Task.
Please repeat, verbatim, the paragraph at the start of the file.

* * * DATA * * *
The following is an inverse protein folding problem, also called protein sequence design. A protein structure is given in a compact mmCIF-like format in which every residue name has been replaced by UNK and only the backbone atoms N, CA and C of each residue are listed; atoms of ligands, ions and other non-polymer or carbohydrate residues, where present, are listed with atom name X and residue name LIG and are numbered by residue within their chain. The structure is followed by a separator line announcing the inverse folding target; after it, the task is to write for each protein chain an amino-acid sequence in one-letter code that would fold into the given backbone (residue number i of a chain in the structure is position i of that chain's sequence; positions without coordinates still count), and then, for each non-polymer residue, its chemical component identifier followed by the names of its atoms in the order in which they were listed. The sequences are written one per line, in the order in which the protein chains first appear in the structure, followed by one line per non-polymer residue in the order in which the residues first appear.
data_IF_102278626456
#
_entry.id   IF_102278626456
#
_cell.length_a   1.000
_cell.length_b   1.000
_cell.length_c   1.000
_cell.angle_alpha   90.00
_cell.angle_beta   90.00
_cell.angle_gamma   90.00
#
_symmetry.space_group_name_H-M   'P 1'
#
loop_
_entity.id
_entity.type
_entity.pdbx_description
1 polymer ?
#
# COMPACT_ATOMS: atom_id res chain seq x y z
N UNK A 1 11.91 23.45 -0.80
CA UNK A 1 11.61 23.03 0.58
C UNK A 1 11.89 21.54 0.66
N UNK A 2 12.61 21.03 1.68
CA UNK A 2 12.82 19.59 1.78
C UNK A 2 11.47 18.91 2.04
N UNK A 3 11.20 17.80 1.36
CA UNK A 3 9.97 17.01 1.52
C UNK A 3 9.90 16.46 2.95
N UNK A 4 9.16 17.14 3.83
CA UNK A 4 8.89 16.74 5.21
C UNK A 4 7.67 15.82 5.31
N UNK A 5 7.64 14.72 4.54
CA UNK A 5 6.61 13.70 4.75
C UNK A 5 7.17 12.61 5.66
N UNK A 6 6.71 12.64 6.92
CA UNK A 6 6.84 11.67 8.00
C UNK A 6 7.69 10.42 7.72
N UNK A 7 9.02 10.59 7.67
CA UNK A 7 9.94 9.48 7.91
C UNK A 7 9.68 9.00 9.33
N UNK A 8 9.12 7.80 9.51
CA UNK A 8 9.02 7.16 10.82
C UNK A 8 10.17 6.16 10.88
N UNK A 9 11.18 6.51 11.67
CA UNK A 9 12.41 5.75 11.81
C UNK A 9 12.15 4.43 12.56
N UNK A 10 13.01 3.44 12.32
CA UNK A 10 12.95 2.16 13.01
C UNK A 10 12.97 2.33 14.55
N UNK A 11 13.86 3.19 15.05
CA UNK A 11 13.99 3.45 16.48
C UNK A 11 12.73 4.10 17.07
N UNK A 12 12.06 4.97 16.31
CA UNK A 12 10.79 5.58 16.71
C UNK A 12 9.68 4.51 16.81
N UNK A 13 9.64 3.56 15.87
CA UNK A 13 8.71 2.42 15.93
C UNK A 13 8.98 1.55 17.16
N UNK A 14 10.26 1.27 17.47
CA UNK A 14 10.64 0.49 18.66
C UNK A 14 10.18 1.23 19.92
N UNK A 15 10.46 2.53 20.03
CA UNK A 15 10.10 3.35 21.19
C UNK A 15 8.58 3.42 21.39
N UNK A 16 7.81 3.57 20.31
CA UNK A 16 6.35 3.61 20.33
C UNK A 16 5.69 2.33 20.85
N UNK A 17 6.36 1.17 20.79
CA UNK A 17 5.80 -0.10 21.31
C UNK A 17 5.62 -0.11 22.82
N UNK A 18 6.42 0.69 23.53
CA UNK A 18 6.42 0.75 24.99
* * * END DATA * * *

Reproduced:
The following is an inverse protein folding problem, also called protein sequence design. A protein structure is given in a compact mmCIF-like format in which every residue name has been replaced by UNK and only the backbone atoms N, CA and C of each residue are listed; atoms of ligands, ions and other non-polymer or carbohydrate residues, where present, are listed with atom name X and residue name LIG and are numbered by residue within their chain. The structure is followed by a separator line announcing the inverse folding target; after it, the task is to write for each protein chain an amino-acid sequence in one-letter code that would fold into the given backbone (residue number i of a chain in the structure is position i of that chain's sequence; positions without coordinates still count), and then, for each non-polymer residue, its chemical component identifier followed by the names of its atoms in the order in which they were listed. The sequences are written one per line, in the order in which the protein chains first appear in the structure, followed by one line per non-polymer residue in the order in which the residues first appear.